Educational Packages - Scientists

INTAROS brings together expertise from a broad range of scientific disciplines to better understand the Arctic through a fully integrated Arctic Observing System. As part of this remit, INTAROS has always focused on the longer-term perspective and the future of Arctic observing. Every opportunity was taken to build capacity among young and early-career researchers, among high school students and the general public. Many classes, lectures and courses were offered throughout the project, as described in the report Scientific Capacity Building (Deliverable 7.11). Educational materials were provided for use with school groups and the general public, as described in the report Educational Materials V1 (Deliverable 7.7), and new learning modules were created for these groups, as described in the follow-up report Educational Materials V2 (Deliverable 7.8).

Educational Packages for Scientists (Deliverable 7.12), completes the capacity building process by providing the scientific educational materials used throughout the project in a format that facilitates independent learning and self-evaluation.

The set comprises four educational packages on the themes:
1. Terrestrial chemistry.
2. Seismology.
3. Ocean observations.
4. Snow and sea ice.

The packages are designed to be followed independently by users with an existing level of scientific knowledge, the requirement of which is specified for each package. Nevertheless, these packages are also likely to be of interest and benefit to members of the broader public, particularly those with an interest in life-long learning and further education.

 

1. E-Learning Module 1 - Terrestrial Biogeochemical Cycles

Contributor: Donatella Zona, U. Sheffield.
Learning Objectives: To introduce the response of carbon fluxes from arctic tundra ecosystems to global climate change. Students are expected to gain an understanding of the fate of the extensive soil carbon storage in the Arctic following climate change, to understand the cost of Arctic carbon emissions on society, to learn about the impact of emissions on local communities.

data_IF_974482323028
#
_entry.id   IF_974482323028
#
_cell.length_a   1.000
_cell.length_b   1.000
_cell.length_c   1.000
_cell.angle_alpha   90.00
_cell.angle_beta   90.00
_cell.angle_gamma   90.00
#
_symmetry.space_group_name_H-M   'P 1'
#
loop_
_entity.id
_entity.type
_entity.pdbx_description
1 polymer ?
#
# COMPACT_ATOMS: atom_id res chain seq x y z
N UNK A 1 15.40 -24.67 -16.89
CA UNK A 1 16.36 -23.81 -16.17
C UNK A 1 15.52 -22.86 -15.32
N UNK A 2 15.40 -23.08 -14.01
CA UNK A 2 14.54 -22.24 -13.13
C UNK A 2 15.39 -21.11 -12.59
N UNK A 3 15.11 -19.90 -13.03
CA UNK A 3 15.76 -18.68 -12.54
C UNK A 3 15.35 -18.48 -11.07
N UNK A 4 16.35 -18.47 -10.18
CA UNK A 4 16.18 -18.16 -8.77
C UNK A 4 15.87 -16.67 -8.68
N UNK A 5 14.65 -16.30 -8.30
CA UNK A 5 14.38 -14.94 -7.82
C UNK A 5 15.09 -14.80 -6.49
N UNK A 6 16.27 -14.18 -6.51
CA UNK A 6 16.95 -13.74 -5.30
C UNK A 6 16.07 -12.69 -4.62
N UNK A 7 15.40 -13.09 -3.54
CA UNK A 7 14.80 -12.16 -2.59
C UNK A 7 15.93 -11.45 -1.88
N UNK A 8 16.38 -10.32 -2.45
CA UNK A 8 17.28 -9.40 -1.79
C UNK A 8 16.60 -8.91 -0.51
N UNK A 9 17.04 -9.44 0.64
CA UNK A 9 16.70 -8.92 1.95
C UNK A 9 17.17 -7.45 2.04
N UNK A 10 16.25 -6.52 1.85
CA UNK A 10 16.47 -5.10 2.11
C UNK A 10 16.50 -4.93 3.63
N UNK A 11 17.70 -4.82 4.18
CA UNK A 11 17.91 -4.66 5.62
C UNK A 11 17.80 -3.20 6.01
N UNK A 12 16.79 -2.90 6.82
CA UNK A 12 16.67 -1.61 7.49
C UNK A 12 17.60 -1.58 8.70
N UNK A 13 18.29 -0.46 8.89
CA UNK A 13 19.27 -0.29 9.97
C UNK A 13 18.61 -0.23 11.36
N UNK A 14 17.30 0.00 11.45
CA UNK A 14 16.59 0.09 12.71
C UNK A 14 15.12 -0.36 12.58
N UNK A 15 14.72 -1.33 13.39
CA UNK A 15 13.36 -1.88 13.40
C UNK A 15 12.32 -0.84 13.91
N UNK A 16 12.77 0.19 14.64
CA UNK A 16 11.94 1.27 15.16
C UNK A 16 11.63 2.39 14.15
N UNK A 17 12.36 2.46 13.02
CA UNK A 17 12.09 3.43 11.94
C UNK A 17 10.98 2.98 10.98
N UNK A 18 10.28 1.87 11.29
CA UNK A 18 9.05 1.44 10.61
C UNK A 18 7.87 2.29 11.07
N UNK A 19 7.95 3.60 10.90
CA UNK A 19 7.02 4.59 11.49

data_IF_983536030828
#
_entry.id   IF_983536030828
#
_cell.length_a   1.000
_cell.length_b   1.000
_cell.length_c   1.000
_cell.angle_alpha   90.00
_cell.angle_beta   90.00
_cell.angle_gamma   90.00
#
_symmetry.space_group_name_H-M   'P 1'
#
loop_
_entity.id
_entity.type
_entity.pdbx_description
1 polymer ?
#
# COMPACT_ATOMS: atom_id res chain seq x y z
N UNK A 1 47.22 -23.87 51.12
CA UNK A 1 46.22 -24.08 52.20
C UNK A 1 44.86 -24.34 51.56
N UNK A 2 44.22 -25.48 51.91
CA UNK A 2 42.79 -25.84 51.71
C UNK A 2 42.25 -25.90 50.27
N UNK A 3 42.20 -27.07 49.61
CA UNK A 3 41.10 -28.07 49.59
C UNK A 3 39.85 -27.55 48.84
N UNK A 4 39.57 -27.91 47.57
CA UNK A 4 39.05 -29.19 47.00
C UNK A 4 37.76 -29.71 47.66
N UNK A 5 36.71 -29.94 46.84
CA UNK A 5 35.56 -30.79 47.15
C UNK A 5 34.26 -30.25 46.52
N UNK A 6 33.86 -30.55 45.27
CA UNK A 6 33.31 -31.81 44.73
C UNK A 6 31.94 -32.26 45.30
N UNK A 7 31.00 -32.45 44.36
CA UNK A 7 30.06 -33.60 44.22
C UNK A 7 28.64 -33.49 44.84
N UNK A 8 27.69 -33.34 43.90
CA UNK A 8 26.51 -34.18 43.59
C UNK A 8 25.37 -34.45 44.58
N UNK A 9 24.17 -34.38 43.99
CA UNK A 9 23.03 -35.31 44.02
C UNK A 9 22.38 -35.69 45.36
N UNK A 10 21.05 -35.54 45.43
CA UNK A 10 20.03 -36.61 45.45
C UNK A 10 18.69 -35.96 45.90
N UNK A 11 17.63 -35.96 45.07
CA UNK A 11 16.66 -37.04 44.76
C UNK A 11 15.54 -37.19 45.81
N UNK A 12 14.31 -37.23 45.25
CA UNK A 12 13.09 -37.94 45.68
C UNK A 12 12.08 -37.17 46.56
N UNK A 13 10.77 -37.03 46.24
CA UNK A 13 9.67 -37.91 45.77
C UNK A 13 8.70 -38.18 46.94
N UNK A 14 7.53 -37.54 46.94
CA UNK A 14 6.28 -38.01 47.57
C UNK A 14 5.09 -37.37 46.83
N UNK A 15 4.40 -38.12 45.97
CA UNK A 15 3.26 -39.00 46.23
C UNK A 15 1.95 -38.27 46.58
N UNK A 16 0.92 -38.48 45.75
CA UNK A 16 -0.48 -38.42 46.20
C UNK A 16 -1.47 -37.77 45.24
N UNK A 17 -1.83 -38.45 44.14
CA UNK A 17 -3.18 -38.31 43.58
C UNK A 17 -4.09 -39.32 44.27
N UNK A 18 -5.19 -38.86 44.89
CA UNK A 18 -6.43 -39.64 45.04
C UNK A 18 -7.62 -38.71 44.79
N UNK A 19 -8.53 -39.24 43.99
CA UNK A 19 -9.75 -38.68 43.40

Target Audience: Upper division undergraduate students, graduate students (masters and PhD). A background in basic ecosystem ecology is recommended, but not required.

Content of the Package:
1. Tutorial: Global Change in Northern High Latitudes.
2. Supporting reading material.
3. Self-evaluation module.

1.1. Tutorial: Global Change in Northern High Latitudes
Temperatures in Northern latitudes have increased by 0.6 °C in the last 30 years, which is twice the global average with the largest increase in the non-summer seasons. Organic carbon in northern soils is more than double the current atmospheric pool. An increasing fraction of this organic carbon is vulnerable to be released to the atmosphere. This lecture summarizes the main impacts of climate change on arctic ecosystems, discussing the feedbacks occurring in the Arctic, and the implication for the global carbon balance. It also includes a discussion of the estimated cost of the increase in Arctic carbon emissions to our society and the consequences of recent changes for native communities.

1.2. Module 1: Supporting reading material.
Zona et al. 2016. Cold season emissions dominate the Arctic tundra methane budget. PNAS, 113:1, p.40-45. https://doi.org/10.1073/pnas.1516017113